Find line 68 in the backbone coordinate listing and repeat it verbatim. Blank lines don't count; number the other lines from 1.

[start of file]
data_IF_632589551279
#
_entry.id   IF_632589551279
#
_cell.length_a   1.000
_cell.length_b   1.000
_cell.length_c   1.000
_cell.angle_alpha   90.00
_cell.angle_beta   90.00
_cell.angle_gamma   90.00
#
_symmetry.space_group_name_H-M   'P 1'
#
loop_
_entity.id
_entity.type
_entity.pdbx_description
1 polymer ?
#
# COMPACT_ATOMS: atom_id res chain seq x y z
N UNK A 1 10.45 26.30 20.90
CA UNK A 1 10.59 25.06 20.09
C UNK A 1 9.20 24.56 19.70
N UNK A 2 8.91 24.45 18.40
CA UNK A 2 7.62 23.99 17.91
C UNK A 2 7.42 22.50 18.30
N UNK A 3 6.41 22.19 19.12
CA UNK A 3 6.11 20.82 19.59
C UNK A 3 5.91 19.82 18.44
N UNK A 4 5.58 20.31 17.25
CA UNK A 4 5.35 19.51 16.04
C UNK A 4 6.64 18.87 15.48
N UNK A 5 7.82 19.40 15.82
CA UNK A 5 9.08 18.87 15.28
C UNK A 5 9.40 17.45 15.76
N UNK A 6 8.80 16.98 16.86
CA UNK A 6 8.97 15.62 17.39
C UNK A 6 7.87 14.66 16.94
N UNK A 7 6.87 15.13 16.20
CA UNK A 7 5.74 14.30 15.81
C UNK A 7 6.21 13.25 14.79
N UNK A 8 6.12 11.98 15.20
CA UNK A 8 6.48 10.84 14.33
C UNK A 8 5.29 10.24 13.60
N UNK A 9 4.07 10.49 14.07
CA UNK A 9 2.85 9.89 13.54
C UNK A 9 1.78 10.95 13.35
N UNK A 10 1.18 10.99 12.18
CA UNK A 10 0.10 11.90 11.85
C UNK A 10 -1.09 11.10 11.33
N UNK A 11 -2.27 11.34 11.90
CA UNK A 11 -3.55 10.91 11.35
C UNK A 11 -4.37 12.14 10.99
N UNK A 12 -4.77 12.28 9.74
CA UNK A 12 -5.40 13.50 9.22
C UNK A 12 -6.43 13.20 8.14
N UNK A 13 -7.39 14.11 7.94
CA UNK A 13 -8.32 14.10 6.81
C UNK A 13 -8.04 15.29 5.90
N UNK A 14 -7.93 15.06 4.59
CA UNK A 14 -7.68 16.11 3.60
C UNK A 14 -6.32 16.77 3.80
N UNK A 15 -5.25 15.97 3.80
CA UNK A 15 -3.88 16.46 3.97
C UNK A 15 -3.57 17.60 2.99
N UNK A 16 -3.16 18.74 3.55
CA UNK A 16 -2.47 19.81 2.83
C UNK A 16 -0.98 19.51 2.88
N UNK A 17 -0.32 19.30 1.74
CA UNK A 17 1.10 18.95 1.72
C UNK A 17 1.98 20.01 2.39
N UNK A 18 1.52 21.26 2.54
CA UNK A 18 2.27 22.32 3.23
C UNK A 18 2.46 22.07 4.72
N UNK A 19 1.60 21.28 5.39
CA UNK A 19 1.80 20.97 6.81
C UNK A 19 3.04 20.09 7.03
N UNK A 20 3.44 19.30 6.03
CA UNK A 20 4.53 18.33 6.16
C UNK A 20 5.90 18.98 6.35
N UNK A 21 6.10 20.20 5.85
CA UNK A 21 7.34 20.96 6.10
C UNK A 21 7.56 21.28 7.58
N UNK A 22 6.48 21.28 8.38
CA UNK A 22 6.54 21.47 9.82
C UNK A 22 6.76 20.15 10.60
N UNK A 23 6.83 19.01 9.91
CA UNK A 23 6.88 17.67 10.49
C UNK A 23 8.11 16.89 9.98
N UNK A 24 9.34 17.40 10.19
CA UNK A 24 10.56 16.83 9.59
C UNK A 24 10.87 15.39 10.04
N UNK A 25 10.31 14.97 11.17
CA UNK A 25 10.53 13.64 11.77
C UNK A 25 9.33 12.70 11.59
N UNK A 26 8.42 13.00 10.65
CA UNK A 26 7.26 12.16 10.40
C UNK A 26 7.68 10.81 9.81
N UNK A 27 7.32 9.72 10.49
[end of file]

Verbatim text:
C UNK A 16 -0.98 19.51 2.88